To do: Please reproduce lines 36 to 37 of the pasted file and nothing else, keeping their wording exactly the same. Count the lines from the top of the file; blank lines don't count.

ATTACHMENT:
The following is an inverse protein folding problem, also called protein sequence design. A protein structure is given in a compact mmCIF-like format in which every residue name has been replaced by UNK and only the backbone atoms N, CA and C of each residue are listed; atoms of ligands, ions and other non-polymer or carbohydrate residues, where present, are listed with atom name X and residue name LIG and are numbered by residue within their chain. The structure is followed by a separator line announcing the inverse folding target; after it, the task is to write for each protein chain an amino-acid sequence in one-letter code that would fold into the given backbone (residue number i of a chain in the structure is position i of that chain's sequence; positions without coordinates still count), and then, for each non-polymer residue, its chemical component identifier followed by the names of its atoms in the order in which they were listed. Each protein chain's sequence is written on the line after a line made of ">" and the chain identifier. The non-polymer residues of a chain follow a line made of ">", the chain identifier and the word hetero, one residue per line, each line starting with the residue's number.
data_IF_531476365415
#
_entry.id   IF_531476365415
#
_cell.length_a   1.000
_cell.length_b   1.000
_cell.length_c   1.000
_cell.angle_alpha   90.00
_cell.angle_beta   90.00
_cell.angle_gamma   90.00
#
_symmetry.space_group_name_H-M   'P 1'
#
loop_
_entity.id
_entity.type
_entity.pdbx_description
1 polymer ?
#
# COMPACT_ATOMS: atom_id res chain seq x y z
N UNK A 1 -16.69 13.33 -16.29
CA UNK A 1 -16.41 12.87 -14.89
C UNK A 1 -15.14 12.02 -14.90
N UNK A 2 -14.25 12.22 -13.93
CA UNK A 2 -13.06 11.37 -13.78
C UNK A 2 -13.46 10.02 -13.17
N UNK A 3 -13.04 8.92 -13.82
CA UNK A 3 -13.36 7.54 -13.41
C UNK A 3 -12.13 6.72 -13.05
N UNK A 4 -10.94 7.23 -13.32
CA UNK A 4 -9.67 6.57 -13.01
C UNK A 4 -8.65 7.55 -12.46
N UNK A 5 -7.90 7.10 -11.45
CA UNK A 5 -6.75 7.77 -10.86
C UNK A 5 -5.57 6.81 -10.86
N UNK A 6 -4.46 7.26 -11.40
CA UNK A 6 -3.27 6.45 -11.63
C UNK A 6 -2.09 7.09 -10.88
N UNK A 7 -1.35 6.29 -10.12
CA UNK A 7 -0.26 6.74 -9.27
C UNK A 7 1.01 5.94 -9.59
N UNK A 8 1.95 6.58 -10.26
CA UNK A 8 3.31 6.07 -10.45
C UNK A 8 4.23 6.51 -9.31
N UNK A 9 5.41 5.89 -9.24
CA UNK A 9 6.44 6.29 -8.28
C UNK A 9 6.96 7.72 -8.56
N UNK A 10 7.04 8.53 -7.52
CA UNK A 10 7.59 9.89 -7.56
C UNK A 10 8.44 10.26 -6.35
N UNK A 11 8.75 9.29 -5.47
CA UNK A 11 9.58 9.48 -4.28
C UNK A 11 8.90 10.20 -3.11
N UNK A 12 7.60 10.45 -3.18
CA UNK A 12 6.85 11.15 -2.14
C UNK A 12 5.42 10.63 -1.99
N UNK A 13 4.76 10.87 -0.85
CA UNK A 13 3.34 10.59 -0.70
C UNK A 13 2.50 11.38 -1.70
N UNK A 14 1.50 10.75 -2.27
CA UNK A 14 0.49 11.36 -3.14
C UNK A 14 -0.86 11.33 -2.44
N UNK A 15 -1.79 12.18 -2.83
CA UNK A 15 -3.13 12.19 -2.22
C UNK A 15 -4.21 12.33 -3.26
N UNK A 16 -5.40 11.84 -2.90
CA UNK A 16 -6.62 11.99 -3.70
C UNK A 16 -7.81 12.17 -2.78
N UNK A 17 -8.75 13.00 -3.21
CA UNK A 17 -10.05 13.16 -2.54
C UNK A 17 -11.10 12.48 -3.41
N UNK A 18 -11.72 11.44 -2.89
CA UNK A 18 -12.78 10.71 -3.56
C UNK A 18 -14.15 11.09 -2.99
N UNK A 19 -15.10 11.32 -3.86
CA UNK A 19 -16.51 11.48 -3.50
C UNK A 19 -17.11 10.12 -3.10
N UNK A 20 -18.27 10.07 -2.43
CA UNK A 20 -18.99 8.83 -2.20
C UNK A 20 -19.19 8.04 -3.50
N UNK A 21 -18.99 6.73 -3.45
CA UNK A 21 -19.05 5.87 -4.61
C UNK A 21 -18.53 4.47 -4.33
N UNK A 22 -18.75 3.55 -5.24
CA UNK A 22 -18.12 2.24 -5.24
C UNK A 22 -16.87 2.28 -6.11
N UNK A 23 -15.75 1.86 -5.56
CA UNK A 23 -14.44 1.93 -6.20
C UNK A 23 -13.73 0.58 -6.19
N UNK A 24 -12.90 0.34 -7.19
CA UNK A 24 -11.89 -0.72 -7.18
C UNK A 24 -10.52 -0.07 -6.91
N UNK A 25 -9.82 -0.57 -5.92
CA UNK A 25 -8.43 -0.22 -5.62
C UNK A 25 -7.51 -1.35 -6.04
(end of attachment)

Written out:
C UNK A 5 -5.57 6.81 -10.86
N UNK A 6 -4.46 7.26 -11.40